Pacific Southwest PCB Success Stories: Redevelopment in Northern California
- Preventing PCB Migration
into Coastal Waters
- Emery Station West: PCB Cleanup Facilitates New Commercial Development
- Former GE Transformer Site: PCB Cleanup Readies Site for New Warehouse Storage
- Former Raychem Site: PCB Cleanup Precedes $177 Million Facebook West Campus Building
PCB Cleanup Facilitates New Commercial Development
Westinghouse Electric Company operated a maintenance and repair facility in Emeryville, California from 1924 to 1982 that included servicing electrical equipment containing polychlorinated biphenyls (PCBs). After closure, soil tests revealed contamination as high as 37,000 parts per million PCBs. Westinghouse consolidated the PCB contamination on-site under an impermeable cap that served as a parking lot.
Now, developers have turned the 1.6-acre lot dubbed Emery Station West into a nine-story laboratory/office tower facilitated by a PCB cleanup overseen by EPA in coordination with the California Environmental Protection Agency’s Department of Toxic Substances Control (DTSC). The foundation of the new building has become a new cap and a slurry wall for groundwater control remains for continued protection of human health and the environment.
In 2010, EPA approved a PCB remediation plan to remove the existing parking lot and underlying cap, followed by excavation and off-site disposal of approximately 21,900 tons of PCB-impacted soil. Early in the process, EPA worked with the developer to modify the building design to reduce unnecessary excavation and transport of contaminated soil through the community. This modification avoided removing an additional 41,250 tons of PCB-impacted soil and reduced the overall cost of remediation by $9.7 million.
Remediation and building construction was completed in 2018. Since PCBs remain in soils underneath the building foundation, a land use restriction will be placed on the capped area to ensure it remains intact in perpetuity.
Benefits to the City of Emeryville
- Bus bays and parking connecting passengers to Capitol Corridor commuter rail and Amtrak
- 50+ remediation jobs and hundreds of construction jobs for two years, plus business to local suppliers
- 260,000 square feet of commercial space
Human Health and Environmental Protections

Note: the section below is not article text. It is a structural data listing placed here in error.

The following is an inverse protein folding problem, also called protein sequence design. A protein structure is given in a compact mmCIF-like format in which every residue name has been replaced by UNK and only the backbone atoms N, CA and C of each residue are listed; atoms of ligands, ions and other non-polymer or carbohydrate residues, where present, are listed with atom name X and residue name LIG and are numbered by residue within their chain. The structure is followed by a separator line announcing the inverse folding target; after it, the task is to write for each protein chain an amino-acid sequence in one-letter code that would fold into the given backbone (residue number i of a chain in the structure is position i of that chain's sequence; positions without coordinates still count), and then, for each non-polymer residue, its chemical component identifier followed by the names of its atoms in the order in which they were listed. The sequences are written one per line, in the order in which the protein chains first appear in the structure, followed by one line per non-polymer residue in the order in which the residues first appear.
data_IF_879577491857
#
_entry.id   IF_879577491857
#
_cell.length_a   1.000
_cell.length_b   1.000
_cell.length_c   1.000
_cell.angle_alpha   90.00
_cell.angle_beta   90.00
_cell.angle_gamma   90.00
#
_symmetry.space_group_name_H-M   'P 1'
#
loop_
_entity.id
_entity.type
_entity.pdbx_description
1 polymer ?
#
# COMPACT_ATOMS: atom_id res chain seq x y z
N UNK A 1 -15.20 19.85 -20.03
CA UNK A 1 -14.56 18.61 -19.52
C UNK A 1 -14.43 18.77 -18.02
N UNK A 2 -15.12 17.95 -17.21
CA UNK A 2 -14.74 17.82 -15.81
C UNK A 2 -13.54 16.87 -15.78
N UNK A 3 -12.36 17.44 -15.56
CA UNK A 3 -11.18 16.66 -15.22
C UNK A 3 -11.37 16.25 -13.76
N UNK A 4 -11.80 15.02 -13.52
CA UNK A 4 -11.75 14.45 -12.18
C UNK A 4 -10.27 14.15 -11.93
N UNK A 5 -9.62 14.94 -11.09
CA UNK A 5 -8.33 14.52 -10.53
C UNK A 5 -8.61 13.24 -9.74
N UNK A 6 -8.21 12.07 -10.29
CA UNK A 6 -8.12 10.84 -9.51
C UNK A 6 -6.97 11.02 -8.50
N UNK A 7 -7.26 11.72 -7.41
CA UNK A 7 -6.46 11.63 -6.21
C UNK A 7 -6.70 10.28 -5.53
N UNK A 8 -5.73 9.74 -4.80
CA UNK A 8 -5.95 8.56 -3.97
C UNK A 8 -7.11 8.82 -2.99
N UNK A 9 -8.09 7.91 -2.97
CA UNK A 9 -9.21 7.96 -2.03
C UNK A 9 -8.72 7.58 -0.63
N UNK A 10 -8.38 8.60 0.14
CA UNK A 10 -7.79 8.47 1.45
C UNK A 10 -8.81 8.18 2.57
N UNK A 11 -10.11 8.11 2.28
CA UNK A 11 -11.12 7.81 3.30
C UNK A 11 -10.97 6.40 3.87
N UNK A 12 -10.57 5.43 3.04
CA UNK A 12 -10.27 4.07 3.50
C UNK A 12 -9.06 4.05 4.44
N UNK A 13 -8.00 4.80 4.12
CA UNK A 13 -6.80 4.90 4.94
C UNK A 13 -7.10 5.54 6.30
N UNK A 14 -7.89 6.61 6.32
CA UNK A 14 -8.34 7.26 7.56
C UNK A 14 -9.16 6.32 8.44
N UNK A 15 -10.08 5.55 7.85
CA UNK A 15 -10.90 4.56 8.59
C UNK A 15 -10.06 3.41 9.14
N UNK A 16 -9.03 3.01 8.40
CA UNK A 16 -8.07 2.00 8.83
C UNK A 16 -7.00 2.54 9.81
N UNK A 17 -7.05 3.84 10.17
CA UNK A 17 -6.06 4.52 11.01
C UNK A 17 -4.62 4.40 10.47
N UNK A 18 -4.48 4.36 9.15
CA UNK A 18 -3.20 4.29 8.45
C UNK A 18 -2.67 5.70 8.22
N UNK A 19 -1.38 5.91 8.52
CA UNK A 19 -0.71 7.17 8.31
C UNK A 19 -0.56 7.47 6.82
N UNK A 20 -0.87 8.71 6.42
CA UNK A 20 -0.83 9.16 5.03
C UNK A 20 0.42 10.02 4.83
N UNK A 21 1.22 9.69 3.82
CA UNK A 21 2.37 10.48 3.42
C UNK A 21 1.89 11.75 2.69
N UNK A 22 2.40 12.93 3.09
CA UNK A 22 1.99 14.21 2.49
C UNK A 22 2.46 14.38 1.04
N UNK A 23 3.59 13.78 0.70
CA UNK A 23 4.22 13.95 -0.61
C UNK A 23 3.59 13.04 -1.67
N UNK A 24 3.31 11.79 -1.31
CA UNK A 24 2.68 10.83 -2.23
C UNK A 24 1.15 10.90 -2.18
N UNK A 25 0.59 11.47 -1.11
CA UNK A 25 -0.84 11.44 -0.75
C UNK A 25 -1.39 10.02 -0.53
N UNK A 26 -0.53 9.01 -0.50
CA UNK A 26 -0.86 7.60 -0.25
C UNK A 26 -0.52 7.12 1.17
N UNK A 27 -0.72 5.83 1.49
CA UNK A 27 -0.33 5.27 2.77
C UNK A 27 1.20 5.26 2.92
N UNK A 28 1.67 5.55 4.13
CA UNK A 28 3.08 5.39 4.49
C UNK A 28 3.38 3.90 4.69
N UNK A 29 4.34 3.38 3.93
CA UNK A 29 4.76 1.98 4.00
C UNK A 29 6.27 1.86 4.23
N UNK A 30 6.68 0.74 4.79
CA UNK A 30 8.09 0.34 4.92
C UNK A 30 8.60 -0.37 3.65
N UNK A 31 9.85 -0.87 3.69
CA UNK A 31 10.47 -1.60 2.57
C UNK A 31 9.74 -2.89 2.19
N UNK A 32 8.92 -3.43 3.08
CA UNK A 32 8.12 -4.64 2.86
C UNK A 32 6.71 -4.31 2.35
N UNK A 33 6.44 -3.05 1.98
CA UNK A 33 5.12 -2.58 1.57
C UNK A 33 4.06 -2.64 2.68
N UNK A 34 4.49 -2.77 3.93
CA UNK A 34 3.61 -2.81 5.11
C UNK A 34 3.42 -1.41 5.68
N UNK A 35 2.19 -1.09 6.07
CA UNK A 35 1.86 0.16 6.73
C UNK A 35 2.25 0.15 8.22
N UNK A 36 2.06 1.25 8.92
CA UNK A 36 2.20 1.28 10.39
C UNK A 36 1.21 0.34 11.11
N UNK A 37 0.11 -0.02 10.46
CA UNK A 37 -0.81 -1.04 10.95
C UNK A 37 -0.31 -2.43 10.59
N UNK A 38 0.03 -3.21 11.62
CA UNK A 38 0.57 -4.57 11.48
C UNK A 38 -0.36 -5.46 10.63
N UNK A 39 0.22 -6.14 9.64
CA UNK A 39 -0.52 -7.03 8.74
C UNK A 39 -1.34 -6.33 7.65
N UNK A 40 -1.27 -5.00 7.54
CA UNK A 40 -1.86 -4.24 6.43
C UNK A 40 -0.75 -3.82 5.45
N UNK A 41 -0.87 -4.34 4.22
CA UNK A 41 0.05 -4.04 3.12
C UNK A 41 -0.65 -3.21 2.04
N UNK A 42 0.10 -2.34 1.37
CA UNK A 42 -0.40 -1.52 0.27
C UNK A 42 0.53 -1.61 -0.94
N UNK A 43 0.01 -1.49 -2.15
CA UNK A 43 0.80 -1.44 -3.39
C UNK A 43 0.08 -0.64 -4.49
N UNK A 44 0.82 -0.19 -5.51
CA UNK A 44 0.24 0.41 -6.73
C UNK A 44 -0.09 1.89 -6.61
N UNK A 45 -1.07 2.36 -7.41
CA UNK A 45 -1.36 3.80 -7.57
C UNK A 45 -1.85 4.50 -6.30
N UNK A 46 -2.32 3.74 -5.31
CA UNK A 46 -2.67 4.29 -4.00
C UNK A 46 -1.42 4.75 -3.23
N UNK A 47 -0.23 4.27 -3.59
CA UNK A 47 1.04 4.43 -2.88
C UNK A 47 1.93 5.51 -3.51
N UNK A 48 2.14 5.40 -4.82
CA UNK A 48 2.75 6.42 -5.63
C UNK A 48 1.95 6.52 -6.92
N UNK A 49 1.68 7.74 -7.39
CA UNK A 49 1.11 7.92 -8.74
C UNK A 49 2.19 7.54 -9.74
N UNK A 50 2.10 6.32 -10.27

- Removal of soil most heavily contaminated with PCBs
- On-site cap and slurry wall to limit movement of contaminated groundwater off-site
- Use of green remediation concepts on construction equipment and vehicles, including limited idling time, use of cleaner fuels, and add-on control devices such as diesel oxidation catalysts and particulate filters
- Avoidance of greater than 9.5 million tons of CO2e and greater than 10 million pounds of particulate emissions from haul trucks that would have been needed to transport an additional 41,250 tons of PCB-contaminated soil to a hazardous waste disposal facility.
PCB Cleanup Readies Site for New Warehouse Storage
From 1924 to 1975, General Electric (GE) manufactured transformers on a 24-acre parcel in Oakland, California, to north of the Oakland Coliseum. During this time, polychlorinated biphenyls (PCBs) were commonly used as coolants and lubricants in electrical equipment, including transformers. GE used several chemicals in its transformer-manufacturing operations, such as pyranol, a dielectric fluid containing PCBs, as well as cleaning solvents containing volatile organic compounds (VOCs). In 1979, EPA prohibited the manufacture of new electrical equipment containing PCBs due to evidence of adverse health impacts from exposure. The GE site was later used for electrical equipment maintenance and repair and temporary storage, until all use discontinued in 2005.
In December 1980, the California Regional Water Quality Control Board (RWQCB) issued a Cleanup and Abatement Order in coordination with EPA and the predecessor entity to California’s Department of Toxic Substances Control (DTSC). Numerous environmental investigations since 1980 found PCBs and VOCs in both soil and groundwater. Test results from hundreds of samples revealed PCBs widely distributed in shallow soils, with the highest concentration at 13,000 parts per million in a hotspot area.
EPA has oversight for cleanup of PCBs under the Toxic Substances Control Act (TSCA) while the state has oversight of other contaminants. Remedial actions at the GE site over the years have included installing a groundwater extraction and oil removal system, excavating soils containing PCBs at the site and at impacted neighboring properties, implementing surface water runoff controls, capping contaminated soil, and, in 1993, placing a deed restriction on the property. The deed restriction prohibits surface disturbance without DTSC approval and use of site groundwater for potable water. In 2015, an extraction and treatment system was installed at the GE site to clean groundwater on an ongoing basis. Monitoring wells at the property boundary will be used to test groundwater for PCBs and VOCs in order verify the effectiveness of the treatment.